Understanding Potentiometers



What is a Potentiometer?

Potentiometer is a small sized electronic component whose resistance can be adjusted manually. Increasing or decreasing the value of resistance controls the amount of current flowing in a circuit. The potentiometer is used in various electronics, for example: is used as volume knob in music systems, as fan regulators etc. Potentiometer has two strips made on it resistive and conductive. Resistive strip is made of carbon and is responsible for potentiometer’s resistance variance feature. Conductive strip helps the potentiometer to carry the current into the circuit in accordance with the resistance. To understand the theory of our humble potentiometers (or pots), let us know the parts of the potentiometer:

  • Lugs: Potentiometers by convention have three lugs. They are numbered 1, 2, and 3 as shown in the figure.
  • Shaft: This is a plastic/metallic stick which is used to turn the potentiometer.
  • Resistive Strip: This is the heart of the potentiometer. It is a carbon strip that is printed on a phenolic strip. There are metal contacts in the end to connect it to the lugs.
  • Metal Wiper: When we rotate the shaft, it in turn rotates a metallic wiper which connects the lug 1 and lug2.



Circuit Symbol

Working of Potentiometers

The metallic wiper acts as a conducting path between the lug 1 and lug 2. So the resistance between the left lug and the centre lug is the resistance of the part of carbon strip over which the metallic wiper has traversed. When we rotate the shaft of the potentiometer, we actually rotate the metallic wiper attached to it and hence change the resistance. This way the pot acts as a variable resistance.


The relation between the position of wiper and the resistance is called the taper of the potentiometer. In other words taper decides how the resistance will vary when we turn the pot. Taper divides potentiometers broadly into two types:

  •  Linear Pots: In these pots, the resistance between lug 1 and lug 2 is directly proportional to the distance moved by the wiper. These are the common pots found in labs and are inexpensive.
  • Logarithmic Pots: In these pots, the resistance between lug1 and lug 2 is a logarithmic function of the wiper position. Actually their taper graph looks more like a 10x graph. They are expensive and not readily available. Also there are reverse logarithmic pots which are similar to logarithmic pots, which have a taper opposite to that of log pots. More about logarithmic pots in the next section.


How to check the taper with an ohm meter? Set the pot to the centre position (50% rotation) and measure the resistance between the centre pin and each of the outer pins. If the resistance is equal (50% of the pots value) the pot is linear. If the values are not equal, the pot is an log taper.

Logarithmic Pots

These pots are extensively used in audio electronics and hence are also called audio pots. The reason for their wide use in audio electronics especially in volume control owes to the perception of loudness by human ears. If two sources produce sound, then the human ear will perceive one source twice as loud as the other only if the intensity of sound of one source is ten times the other. So by using audio pots we are able to achieve perceivable change in loudness by slight turning of the pot. If a linear pot is used instead, we will notice that loudness changes only when the pot is turned to its full extent.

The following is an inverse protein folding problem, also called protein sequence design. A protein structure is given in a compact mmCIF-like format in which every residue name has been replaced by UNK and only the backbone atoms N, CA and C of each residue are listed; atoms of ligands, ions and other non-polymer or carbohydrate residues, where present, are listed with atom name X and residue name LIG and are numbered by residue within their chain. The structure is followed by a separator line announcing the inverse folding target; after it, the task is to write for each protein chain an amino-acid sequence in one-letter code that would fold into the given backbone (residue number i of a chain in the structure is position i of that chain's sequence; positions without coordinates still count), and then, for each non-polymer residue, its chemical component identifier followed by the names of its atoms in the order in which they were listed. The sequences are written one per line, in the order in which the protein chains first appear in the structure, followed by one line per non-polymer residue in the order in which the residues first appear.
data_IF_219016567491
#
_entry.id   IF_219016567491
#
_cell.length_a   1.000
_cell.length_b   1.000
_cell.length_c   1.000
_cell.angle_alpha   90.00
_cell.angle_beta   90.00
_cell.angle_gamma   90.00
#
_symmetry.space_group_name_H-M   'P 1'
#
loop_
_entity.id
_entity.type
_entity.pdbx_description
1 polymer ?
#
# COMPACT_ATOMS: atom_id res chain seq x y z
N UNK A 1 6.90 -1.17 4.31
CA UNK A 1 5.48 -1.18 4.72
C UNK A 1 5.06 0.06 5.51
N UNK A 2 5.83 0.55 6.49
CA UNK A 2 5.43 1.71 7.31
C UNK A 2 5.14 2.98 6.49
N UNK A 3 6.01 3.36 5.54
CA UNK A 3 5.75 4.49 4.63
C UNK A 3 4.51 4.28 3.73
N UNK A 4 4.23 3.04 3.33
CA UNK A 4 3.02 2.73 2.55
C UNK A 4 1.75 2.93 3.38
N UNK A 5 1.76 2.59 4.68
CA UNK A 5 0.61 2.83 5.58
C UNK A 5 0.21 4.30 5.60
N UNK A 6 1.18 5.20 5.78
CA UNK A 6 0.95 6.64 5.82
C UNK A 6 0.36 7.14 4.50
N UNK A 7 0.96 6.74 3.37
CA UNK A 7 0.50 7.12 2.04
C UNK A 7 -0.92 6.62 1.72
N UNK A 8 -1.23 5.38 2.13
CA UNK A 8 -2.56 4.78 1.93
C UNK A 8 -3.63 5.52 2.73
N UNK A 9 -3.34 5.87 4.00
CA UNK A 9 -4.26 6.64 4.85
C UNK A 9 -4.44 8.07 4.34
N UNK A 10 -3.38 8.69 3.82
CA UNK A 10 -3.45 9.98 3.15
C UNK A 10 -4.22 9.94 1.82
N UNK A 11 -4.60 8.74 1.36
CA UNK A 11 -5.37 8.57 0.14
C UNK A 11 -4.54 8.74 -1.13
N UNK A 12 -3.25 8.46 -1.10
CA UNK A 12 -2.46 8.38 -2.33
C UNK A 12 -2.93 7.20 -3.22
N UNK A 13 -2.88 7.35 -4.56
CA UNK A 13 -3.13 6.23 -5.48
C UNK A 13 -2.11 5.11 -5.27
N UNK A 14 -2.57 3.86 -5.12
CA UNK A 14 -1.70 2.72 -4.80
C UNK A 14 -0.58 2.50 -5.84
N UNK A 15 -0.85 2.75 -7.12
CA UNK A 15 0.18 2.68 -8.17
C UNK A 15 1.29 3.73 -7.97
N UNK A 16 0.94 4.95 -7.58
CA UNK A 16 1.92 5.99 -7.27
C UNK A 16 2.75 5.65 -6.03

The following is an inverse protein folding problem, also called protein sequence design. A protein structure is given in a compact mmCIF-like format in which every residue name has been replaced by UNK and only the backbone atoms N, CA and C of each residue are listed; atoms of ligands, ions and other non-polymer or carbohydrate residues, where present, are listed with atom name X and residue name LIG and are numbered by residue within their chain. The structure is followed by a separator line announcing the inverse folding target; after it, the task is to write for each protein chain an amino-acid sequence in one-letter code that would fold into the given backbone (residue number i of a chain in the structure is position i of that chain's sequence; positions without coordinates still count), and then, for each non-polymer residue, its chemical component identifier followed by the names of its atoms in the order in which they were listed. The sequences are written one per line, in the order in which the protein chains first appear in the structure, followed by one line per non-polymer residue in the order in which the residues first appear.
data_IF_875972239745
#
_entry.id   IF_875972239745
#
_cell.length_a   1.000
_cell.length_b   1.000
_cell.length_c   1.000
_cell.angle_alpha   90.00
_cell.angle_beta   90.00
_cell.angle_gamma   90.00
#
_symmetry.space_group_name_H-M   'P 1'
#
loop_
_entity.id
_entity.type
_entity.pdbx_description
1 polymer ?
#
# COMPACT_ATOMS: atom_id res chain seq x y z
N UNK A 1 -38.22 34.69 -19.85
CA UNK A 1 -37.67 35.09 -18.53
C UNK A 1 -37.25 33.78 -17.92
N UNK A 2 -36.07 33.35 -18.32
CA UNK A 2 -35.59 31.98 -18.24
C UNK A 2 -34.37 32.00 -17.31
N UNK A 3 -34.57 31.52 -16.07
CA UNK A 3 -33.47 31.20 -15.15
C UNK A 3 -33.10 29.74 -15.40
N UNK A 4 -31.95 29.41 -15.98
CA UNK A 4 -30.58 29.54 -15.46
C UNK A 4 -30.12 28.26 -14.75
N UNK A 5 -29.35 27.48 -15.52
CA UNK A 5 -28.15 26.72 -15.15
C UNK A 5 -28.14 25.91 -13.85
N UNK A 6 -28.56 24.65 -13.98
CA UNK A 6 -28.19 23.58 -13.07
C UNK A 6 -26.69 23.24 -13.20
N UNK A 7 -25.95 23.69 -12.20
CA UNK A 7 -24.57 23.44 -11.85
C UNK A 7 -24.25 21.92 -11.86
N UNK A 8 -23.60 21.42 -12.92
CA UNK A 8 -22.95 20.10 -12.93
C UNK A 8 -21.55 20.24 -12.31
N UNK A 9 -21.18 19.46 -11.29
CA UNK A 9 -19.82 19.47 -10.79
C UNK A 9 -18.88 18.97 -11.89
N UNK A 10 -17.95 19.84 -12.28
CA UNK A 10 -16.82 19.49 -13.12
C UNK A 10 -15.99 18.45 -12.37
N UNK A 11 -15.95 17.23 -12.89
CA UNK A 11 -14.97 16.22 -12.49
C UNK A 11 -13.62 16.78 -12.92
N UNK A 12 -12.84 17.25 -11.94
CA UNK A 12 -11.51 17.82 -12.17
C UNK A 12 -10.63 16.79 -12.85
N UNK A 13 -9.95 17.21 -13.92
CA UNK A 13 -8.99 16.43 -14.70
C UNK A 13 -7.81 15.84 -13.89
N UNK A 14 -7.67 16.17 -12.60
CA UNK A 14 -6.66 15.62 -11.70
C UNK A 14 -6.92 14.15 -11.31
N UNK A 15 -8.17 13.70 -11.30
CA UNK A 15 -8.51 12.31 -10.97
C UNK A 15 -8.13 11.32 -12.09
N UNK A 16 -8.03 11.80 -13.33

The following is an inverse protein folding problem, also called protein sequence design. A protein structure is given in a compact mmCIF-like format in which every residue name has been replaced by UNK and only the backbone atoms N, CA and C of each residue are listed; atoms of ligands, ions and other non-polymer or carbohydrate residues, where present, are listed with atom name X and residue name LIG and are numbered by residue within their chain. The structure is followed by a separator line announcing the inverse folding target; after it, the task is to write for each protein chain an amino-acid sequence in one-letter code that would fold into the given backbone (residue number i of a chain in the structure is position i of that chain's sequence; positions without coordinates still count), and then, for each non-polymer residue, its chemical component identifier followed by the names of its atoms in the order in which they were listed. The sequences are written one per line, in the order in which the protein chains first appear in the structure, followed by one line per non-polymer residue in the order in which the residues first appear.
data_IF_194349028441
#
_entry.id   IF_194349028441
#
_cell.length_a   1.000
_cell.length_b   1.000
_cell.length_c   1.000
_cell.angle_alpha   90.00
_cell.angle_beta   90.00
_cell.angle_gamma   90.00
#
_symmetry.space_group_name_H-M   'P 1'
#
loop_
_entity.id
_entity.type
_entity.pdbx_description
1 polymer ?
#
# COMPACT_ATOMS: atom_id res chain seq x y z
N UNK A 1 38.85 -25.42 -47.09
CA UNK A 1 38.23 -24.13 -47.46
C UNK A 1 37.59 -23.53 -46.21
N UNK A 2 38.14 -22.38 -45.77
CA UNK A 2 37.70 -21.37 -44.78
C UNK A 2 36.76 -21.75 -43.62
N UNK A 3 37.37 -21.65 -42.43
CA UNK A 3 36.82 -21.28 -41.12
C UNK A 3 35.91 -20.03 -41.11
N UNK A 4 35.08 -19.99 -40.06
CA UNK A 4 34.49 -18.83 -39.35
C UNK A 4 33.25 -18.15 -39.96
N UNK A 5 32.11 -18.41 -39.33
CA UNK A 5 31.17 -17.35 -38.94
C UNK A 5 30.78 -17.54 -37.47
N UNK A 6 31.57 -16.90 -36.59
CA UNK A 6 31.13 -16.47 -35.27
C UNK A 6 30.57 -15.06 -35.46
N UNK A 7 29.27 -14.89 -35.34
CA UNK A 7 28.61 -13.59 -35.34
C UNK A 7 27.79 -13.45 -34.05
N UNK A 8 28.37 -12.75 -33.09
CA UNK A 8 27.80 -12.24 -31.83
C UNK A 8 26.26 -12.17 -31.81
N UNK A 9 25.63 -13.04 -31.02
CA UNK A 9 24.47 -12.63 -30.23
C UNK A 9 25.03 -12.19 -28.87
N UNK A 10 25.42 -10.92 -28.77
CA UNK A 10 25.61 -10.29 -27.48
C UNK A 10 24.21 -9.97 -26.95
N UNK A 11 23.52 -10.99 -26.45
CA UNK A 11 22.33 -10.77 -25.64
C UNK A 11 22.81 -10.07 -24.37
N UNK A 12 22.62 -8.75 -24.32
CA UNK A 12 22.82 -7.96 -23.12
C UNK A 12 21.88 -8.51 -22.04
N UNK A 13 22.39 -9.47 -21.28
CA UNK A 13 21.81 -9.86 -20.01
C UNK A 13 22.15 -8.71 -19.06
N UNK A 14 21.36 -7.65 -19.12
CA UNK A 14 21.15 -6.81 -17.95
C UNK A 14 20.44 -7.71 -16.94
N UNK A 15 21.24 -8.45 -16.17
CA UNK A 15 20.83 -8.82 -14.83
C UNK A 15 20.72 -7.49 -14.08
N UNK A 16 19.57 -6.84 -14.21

How logarithmic tapering is achieved? Well to answer this, we need to go back to the heart of the potentiometer, the resistive strip. One way to achieve log taper is to change the width of the cross section of the resistive strip.  For cheaper log pots, the cross section width remains same but two or three resistive materials of different resistivity are used to approximate a log taper.

How to make a linear pot behave like a logarithmic pot? Log pots are expensive and tough to find. One idea is to make a circuit whose transfer function is not exactly but similar to logarithmic function. One such circuit is as follows:

Let the total resistance of the pot be R, R1 be the resistance between lug 3 and lug 1 and R2 be the resistance between lug 1 and lug 2. R3 is a resistance put in parallel to R2. We define x=R2/R (the fraction of resitance swept by the wiper) and y=R3/R.

The relation between input voltage Vin and output voltage across R3 come out to be

Below is the graph of Vin/Vout when y=4 and x is varied between 0 to 1 which looks similar to a log graph (isn’t it?)

The only catch here is that using the above circuit in place of a log pot will reduce the input resistance that the source voltage will see. So some amount of experimentation should be done to choose the value of y. Similarly, reverse log pots can be emulated using linear pot by simply putting R3 resistance across R1 and taking the output voltage across R2.


Ways to Connect Pot

  • Trimmer resistance: Connecting pot as shown in the figure way makes it behave like a variable resistance. When you turn the shaft you are basically reducing the resistance.

It is advisable to short lug 1 and lug 2 because if the wiper shorts then there is resistance which will prevent the full signal to pass to Vout.

  • Voltage Divider: This is generally used to control the amount of input signal passing to the output.



These are also potentiometers but are “set and forget” devices which are directly mounted on to PCB or bread board to fine tune the circuit. For example, you want to bias a transistor to an exact potential which in turn relies on resistance, you can use a trim pot to get the exact voltage (by changing the resistance) and then forget about it. One might have to use a screwdriver to change the resistance which might not be very convenient but this way it is difficult to change the resistance once you have set it to the desired resistance.


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